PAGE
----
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There is long held believe that people with kids tend to live longer than those without. A new study published in the journal of Epidemiology and Community Health, tried to pick apart how that works.




The researchers looked at 1.5 million Swedes born between 1911 and 1925 and followed them as they aged. Not surprisingly, they found the risk of dying increases with age for all adults, but that having children was linked to living longer.
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By the age of 60, men with kids had two years more on their remaining life expectancy compared to those without; 60-year-old women with kids could look forward to 1.5 more years on earth than those without.
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The researchers found that the benefits of having children became more pronounced with age, when they controlled for education and marital status (both of which affect your risk of dying). The effect was greater for men than women, and nearly twice as great for unmarried men than those who had partners.




While the link between having kids and living longer is not causal (it’s an association), it still begs the question of why.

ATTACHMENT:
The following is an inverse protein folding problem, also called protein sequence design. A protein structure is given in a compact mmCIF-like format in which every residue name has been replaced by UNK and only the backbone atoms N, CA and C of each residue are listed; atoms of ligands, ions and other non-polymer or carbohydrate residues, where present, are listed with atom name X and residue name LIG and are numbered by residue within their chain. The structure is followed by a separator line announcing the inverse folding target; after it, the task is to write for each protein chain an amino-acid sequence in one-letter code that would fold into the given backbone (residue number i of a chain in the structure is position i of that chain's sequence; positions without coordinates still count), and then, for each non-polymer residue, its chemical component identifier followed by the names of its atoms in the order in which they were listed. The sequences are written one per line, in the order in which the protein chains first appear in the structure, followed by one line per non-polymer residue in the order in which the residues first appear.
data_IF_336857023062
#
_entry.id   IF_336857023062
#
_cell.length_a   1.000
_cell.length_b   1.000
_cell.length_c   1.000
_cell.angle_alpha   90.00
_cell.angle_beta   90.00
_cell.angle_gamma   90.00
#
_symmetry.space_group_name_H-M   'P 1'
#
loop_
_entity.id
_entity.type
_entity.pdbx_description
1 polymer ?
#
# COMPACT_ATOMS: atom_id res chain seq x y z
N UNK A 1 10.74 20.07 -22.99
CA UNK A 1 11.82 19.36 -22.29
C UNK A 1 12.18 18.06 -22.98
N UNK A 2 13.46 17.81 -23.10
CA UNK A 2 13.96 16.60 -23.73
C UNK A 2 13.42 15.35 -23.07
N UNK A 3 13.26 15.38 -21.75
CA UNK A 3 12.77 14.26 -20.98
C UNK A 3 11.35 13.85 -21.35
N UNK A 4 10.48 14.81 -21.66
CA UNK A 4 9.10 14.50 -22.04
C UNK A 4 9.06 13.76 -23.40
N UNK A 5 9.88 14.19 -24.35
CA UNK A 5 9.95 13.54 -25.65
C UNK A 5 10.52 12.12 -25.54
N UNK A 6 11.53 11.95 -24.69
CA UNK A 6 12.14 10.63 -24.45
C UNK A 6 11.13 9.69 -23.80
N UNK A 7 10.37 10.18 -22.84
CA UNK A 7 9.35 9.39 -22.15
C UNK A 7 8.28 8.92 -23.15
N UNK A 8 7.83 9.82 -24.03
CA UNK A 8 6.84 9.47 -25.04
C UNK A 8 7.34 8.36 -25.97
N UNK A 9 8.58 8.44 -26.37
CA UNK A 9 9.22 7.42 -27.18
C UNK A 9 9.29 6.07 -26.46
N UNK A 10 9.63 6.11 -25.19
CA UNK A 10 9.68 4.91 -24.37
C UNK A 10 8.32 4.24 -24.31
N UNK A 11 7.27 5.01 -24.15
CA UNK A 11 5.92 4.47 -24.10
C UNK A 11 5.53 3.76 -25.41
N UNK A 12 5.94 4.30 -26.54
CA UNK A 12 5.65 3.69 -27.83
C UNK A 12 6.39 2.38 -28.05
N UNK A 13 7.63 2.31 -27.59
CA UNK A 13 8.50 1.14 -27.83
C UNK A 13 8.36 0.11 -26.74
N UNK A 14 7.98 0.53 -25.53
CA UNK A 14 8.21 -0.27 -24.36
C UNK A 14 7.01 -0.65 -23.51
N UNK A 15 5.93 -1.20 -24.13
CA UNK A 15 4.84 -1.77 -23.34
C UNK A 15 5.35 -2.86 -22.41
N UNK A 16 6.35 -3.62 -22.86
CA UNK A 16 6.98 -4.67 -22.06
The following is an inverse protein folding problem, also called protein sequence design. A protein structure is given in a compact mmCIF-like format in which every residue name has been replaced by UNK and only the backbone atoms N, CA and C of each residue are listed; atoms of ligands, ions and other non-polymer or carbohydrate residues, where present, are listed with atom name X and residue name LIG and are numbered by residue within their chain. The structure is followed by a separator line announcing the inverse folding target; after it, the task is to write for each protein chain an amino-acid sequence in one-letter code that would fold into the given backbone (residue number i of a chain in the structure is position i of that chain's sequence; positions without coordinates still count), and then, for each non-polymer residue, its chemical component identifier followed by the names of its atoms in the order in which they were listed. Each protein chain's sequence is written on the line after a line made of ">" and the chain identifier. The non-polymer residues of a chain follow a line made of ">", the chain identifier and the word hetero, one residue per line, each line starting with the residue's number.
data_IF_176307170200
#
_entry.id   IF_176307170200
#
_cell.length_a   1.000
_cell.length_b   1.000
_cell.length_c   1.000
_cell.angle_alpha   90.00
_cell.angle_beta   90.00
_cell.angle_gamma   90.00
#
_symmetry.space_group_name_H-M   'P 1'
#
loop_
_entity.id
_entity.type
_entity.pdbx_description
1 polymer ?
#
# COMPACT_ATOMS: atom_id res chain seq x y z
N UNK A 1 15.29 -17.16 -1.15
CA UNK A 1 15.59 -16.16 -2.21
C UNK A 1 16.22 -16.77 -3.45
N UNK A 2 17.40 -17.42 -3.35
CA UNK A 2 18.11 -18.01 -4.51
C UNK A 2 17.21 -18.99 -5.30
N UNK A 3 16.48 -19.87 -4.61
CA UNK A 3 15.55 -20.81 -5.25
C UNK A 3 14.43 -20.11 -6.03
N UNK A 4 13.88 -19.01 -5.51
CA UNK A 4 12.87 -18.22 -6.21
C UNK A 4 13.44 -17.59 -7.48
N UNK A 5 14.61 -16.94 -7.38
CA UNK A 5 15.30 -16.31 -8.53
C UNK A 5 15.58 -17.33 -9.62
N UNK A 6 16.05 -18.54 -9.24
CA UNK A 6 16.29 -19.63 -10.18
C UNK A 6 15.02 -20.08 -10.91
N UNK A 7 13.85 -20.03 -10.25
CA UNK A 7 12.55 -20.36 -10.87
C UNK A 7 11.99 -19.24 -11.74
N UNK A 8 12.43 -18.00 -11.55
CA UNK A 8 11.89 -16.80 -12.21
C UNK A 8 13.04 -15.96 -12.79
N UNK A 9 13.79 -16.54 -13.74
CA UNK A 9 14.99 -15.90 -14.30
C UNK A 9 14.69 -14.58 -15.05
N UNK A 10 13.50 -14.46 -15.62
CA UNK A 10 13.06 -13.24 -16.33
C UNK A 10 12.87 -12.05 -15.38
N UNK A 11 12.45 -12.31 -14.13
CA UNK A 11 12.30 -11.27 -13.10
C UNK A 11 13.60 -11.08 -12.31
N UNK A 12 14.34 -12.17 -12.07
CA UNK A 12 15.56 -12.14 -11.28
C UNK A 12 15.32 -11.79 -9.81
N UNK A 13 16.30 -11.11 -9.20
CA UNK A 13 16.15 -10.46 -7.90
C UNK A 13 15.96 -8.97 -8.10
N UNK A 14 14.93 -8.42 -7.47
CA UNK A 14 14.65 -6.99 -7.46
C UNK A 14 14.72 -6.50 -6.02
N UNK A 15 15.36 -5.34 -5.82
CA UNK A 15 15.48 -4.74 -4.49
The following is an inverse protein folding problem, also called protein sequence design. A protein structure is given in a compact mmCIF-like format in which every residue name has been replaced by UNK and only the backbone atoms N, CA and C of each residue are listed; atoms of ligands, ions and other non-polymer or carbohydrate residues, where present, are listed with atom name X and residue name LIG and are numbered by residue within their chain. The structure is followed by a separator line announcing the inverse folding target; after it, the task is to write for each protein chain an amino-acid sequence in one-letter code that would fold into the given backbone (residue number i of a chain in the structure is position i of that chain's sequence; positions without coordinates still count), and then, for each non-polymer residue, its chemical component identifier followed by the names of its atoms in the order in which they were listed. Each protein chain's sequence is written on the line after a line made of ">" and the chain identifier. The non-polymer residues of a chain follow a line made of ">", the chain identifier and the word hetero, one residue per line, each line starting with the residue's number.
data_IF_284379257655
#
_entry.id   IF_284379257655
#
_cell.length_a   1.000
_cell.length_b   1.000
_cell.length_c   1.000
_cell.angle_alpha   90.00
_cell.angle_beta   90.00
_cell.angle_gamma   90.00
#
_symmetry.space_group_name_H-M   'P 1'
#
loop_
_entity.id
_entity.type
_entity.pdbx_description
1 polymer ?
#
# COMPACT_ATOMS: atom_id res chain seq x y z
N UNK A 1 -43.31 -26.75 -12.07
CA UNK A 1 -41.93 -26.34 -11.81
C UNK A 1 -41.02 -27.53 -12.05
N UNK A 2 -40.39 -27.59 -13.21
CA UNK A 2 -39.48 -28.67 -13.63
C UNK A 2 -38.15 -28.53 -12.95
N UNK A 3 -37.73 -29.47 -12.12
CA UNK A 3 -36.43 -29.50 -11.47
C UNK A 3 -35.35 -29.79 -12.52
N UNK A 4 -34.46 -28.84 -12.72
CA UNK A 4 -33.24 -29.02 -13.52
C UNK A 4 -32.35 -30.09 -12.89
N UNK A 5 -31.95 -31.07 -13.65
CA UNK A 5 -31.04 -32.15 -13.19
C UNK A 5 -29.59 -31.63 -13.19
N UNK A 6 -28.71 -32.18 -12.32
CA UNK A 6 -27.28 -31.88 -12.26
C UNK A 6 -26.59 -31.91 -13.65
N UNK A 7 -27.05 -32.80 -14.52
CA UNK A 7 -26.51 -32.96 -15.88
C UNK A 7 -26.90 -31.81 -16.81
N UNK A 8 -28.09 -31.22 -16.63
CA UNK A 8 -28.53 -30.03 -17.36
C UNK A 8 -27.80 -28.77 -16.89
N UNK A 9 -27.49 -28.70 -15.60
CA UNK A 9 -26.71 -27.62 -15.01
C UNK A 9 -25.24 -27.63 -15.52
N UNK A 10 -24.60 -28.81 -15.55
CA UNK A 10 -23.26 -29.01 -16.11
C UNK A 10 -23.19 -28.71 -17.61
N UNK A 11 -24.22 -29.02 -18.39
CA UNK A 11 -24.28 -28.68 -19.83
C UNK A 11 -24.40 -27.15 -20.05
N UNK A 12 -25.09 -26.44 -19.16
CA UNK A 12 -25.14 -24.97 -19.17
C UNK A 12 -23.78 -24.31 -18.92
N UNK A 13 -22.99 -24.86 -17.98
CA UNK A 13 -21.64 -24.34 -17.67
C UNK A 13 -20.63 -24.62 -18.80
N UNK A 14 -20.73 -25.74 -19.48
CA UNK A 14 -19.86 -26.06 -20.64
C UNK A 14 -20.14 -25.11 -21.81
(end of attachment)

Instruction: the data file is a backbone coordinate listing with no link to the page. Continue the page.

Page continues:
The research also showed the strongest link between longevity and having children in unmarried men. Those men presumably rely more on their children in the absence of a caring spouse. That aligns with past research showing a positive link between marriage and men’s mortality.




They noted other possible explanations—for instance, that people with kids tend to lead healthier lives. But the most likely, they said, had to do with the benefits of support. As parents age and their health deteriorates, kids can offer emotional physical support, and advocacy to ensure parents get the care they need.
“The strengthening of the association with age strengthens the support hypothesis, but it does not close the case,” said Karin Modig, a co-author from Sweden’s Karolinska Institute.




There’s good news for parents of sons. Unlike previous research showing parents with daughters fared better than those with sons, this paper found that kids’ gender was irrelevant.




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